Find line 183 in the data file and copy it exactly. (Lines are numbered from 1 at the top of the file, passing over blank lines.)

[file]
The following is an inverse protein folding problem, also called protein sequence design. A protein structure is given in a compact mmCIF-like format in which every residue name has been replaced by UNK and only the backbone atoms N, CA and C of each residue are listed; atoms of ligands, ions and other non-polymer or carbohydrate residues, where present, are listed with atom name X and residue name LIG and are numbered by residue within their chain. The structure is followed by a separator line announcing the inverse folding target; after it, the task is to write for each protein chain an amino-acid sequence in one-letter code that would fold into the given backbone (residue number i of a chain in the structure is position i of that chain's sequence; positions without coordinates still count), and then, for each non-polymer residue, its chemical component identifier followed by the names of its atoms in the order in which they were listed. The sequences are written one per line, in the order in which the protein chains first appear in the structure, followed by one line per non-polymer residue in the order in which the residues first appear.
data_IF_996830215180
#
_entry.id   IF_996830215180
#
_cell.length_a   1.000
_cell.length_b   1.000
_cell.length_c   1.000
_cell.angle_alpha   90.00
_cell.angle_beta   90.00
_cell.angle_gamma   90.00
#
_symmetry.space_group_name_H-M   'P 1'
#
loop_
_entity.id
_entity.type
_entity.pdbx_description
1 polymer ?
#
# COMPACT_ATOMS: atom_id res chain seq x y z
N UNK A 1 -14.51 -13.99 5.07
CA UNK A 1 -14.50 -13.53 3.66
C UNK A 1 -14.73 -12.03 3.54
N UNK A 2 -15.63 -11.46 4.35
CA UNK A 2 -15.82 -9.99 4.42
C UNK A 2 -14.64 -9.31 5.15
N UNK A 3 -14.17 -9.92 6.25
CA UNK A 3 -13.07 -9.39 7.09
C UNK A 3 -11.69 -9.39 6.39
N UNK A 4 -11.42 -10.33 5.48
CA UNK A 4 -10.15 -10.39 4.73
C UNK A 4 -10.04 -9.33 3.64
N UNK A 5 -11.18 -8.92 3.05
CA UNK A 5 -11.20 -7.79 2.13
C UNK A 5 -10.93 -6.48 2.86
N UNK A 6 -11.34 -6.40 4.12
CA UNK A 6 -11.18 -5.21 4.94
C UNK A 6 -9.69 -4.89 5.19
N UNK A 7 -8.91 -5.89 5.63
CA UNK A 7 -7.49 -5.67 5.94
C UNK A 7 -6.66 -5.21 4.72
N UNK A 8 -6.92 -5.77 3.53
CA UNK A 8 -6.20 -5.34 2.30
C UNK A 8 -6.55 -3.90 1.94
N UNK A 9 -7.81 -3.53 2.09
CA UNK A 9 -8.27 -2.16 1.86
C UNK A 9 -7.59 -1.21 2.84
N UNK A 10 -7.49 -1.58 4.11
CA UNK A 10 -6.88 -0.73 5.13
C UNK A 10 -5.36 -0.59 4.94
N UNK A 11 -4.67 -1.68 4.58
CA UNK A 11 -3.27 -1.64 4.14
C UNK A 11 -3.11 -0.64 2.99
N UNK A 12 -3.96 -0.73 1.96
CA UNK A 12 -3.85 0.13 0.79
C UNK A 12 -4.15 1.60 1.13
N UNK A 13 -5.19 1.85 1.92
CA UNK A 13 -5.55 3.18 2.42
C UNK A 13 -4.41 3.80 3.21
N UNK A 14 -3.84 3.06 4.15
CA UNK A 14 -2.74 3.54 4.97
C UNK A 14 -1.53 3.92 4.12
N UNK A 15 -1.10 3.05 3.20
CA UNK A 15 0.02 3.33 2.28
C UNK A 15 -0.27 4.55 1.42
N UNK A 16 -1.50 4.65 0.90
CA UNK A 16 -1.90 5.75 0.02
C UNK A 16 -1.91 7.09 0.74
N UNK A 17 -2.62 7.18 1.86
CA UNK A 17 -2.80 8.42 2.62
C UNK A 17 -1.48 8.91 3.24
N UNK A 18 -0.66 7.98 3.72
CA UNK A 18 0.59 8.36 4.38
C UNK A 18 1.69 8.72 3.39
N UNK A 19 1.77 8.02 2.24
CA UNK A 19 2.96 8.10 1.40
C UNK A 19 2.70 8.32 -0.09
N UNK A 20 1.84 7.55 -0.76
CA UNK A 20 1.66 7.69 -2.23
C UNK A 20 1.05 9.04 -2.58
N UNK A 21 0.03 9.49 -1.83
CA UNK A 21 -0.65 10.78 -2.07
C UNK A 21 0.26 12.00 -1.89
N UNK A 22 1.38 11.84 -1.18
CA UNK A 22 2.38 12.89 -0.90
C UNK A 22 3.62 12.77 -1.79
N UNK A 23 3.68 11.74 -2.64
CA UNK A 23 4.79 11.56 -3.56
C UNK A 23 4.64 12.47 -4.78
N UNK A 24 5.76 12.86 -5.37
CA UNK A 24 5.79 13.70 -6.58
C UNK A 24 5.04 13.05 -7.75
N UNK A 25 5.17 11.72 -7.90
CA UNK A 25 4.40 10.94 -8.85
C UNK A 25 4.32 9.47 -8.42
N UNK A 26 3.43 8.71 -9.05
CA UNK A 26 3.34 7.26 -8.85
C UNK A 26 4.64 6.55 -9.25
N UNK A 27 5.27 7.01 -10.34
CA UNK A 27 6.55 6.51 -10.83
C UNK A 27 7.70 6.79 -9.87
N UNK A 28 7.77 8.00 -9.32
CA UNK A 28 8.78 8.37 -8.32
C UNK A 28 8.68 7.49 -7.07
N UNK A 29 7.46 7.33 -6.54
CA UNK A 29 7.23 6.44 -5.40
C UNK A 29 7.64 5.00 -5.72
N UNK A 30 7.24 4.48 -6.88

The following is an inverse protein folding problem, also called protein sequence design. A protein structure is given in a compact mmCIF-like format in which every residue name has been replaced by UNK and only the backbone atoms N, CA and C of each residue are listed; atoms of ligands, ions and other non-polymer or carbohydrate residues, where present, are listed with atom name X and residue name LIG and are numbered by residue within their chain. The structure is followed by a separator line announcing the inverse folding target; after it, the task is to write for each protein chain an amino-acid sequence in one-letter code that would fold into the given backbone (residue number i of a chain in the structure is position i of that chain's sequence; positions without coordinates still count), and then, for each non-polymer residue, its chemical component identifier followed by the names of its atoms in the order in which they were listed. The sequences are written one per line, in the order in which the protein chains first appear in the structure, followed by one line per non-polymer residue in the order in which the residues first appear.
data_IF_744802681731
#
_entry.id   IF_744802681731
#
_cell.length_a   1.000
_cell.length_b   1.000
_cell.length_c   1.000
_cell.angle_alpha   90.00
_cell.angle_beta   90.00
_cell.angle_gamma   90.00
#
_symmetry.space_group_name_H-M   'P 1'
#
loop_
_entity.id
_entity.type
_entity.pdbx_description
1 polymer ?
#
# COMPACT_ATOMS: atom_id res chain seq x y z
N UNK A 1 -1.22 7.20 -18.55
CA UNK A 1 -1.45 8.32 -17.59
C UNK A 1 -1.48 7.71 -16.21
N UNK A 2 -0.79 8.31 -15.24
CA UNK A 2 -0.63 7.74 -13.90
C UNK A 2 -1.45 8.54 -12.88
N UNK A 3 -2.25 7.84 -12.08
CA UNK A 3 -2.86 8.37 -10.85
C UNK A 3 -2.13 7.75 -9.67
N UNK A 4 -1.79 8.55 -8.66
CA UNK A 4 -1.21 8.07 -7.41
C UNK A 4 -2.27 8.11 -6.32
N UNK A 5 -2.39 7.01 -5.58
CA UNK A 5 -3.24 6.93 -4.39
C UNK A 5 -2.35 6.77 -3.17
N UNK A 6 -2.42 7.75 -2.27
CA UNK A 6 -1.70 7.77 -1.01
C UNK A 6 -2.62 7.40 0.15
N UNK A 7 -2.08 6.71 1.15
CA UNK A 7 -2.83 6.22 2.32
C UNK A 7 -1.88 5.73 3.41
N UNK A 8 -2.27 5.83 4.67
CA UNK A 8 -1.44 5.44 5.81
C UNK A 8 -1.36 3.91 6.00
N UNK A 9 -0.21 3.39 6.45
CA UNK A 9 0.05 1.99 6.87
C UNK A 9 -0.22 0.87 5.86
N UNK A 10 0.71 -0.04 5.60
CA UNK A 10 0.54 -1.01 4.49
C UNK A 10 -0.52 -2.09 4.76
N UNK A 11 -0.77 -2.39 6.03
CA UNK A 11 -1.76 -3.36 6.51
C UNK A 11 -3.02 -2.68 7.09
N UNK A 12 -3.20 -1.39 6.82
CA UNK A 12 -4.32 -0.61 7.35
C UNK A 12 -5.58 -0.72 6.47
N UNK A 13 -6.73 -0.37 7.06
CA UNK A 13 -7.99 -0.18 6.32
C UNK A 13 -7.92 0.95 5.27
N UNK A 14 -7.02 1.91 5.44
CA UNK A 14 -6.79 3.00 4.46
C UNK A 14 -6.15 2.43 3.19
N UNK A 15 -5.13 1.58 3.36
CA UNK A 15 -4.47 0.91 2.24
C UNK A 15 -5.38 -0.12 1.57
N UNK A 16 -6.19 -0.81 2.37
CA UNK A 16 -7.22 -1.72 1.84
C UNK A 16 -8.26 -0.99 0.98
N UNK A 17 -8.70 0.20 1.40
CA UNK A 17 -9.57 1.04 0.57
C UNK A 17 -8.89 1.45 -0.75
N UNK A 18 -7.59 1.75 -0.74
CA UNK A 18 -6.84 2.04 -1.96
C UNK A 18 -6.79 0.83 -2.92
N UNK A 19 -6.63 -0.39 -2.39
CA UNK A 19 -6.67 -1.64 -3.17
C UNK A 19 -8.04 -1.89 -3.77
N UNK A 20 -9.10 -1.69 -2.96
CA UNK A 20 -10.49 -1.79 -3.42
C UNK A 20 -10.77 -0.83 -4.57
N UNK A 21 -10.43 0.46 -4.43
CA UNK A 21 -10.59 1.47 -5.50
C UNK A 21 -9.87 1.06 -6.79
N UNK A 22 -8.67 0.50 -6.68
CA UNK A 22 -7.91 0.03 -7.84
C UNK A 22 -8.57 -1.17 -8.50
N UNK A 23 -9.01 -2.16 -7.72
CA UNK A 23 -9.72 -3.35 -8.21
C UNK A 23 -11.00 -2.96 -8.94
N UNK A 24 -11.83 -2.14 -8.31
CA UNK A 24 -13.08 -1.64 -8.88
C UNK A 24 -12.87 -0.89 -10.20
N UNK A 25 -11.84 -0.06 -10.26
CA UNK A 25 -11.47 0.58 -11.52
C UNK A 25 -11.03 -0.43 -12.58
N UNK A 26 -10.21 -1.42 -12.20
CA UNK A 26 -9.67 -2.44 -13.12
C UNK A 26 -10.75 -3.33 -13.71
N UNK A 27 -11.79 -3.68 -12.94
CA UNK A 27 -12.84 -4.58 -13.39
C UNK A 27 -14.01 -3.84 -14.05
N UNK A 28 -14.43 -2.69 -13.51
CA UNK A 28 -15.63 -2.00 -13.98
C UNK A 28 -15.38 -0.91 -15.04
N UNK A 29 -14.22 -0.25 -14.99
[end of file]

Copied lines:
CA UNK A 18 -6.84 2.04 -1.96